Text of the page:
DIY gasket?

Submitted: Wednesday, Dec 14, 2016 at 13:34
ThreadID: 133936 Views:2216 Replies:4 FollowUps:7
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I've got to improve the sealing of an airbox and I'm wondering about making my own gasket.

Seem to recall some time ago someone writing about their effort with a door seal, where they improved decaying pinchweld by smearing vaseline on the mating face, putting a bead of silicone on the top of the rubber and closing the door.

Transferable idea?
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Reply By: Frank P (NSW) - Wednesday, Dec 14, 2016 at 14:02

Wednesday, Dec 14, 2016 at 14:02
I was thinking similar. A bead of Silastic around the perimeter on one half of the box, coat the mating surface of the other half with a smear of vaseline and assemble.

If you could partially pull the two parts together until the Silastic cures, so that the bead ends up a little bit thick, that might be good. Then when you fully assemble it with clips, screws or whatever, the bead would compress to give a repeatable good seal on future occasions.

Or cut the nozzle so that you form an O ring of small cross-section all the way around. Wait for it to cure then assemble with clips, screws etc.
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Reply By: Allan B (Member, SunCoast) - Wednesday, Dec 14, 2016 at 17:48

Wednesday, Dec 14, 2016 at 17:48
Hi Sigmund,

I did promote the technique of using silicon for a gasket a while back.
The method I have used a number of times on industrial electrical enclosures was to lightly oil or grease one surface, apply the silicon to the other surface, then press the two components together to evenly distribute the silicon. Only tighten the screws fully after the silicon has cured. Has worked each time. If need be, to avoid dust sticking, any remaining lubricant can be removed after the silicon has cured.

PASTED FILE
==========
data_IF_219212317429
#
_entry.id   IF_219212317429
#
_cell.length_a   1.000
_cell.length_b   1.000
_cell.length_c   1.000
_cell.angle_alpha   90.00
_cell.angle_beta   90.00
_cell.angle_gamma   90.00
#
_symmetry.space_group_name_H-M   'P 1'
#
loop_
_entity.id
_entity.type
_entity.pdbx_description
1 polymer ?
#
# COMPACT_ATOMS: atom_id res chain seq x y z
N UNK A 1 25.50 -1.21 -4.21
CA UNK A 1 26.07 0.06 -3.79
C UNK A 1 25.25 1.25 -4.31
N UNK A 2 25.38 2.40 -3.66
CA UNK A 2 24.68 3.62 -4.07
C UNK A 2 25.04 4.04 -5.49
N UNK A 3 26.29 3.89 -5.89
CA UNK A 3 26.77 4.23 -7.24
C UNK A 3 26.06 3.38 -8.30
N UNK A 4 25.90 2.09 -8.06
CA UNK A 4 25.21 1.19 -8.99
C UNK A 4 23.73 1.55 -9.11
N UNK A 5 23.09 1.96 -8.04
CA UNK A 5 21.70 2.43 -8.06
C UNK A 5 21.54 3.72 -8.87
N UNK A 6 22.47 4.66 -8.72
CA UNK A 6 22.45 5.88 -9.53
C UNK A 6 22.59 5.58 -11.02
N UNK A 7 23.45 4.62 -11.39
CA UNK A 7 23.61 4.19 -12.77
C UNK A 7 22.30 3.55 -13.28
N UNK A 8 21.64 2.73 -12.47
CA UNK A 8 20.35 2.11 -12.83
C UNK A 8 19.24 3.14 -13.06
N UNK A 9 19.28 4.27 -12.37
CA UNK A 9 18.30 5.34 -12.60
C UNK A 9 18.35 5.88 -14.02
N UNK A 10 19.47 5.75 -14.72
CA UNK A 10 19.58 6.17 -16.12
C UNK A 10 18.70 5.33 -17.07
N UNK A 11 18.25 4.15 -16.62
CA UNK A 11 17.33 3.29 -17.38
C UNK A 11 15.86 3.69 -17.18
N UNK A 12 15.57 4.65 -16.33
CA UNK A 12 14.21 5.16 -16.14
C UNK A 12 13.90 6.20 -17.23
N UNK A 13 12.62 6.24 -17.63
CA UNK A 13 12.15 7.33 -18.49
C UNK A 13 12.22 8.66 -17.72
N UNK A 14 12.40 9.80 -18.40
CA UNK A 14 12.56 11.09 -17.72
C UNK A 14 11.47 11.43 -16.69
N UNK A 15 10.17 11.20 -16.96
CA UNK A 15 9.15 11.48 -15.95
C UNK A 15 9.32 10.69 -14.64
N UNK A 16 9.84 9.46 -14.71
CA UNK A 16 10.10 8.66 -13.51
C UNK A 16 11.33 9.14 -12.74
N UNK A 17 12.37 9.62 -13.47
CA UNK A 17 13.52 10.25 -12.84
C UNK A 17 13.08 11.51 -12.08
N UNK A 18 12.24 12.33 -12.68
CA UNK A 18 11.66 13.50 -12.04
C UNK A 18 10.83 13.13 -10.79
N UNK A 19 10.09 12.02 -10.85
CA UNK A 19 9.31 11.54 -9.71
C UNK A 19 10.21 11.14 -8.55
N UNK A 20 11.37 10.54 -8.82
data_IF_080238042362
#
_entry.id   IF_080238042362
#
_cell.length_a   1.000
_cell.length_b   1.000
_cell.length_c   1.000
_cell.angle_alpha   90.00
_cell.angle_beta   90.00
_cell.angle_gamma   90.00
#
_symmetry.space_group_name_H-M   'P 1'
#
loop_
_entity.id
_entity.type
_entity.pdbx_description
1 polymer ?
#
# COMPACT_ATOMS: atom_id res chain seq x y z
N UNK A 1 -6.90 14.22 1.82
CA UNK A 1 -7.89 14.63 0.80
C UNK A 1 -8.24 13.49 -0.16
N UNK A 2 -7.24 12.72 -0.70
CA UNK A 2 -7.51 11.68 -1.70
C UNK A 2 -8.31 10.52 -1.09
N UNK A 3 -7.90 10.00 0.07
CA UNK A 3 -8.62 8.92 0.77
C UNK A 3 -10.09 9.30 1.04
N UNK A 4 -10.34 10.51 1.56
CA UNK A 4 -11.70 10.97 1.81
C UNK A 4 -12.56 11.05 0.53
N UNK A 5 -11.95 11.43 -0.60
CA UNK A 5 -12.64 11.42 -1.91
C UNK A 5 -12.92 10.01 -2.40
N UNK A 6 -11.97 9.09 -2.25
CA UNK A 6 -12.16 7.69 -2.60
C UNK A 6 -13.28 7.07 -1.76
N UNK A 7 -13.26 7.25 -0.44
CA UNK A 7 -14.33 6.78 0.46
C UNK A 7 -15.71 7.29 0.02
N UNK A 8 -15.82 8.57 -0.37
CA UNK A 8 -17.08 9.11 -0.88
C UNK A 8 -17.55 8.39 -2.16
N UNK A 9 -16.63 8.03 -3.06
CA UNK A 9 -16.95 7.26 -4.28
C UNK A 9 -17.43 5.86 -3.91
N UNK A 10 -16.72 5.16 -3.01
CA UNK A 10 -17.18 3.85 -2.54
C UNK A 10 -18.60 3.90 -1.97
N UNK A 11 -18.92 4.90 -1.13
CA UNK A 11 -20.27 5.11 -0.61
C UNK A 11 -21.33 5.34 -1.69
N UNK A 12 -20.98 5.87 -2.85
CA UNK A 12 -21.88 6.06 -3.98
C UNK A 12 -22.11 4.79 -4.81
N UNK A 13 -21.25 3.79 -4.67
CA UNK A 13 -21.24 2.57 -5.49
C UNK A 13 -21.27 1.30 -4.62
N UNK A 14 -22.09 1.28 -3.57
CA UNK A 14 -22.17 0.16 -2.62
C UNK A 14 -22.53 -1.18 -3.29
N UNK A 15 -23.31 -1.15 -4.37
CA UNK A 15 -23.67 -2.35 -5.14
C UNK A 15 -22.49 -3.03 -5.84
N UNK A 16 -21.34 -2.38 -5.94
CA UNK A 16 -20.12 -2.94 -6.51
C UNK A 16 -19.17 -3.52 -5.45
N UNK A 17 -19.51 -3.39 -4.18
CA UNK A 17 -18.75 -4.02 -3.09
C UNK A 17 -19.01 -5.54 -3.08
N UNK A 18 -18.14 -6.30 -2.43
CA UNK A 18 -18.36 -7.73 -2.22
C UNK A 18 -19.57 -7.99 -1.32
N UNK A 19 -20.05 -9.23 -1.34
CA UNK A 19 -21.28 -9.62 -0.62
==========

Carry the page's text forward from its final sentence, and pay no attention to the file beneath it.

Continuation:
I have not tried the method on decaying pinchweld. Seems to me that applying silicon to anything that is decaying may be temporary at best.
A bond to rubber with any adhesive is greatly improved if the rubber surface is thoroughly cleaned with acetone first.
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Reply By: Hoyks - Wednesday, Dec 14, 2016 at 17:54

Wednesday, Dec 14, 2016 at 17:54
We do it all the time to provide a seal between panels on aircraft.

Basically it is clean side one that you want the sealant to stick to and clean and also lubricate the side two you don't want it to stick to.

Apply sealant to the side one, assemble and allow to cure.

The problem with your application is that most commercial sealants air cure, so will take forever to harden,

and

air boxes generally have spring loaded clips or a wing nut so that they provide some tension against the seal when closed to keep the water out.

Not insurmountable though. You may be able to get some polysulphide or polyurethane sealant that is a 2 part product, so it chemically cures rather than dries, or just use the single part product and stick it in the corner of the shed for a few days.

The clips though, you could either put the sealant on and only 1/2-3/4 tension them down, or put some spacers in where the seal goes to set the spacing and then repair the small sections when you are done. I'd go with the 1/2-3/4 tension option myself, then put it somewhere where nothing will get dropped on it.

Even with lube, separating the 2 parts can be fun. Even poor adhesion over a large area can make it a struggle.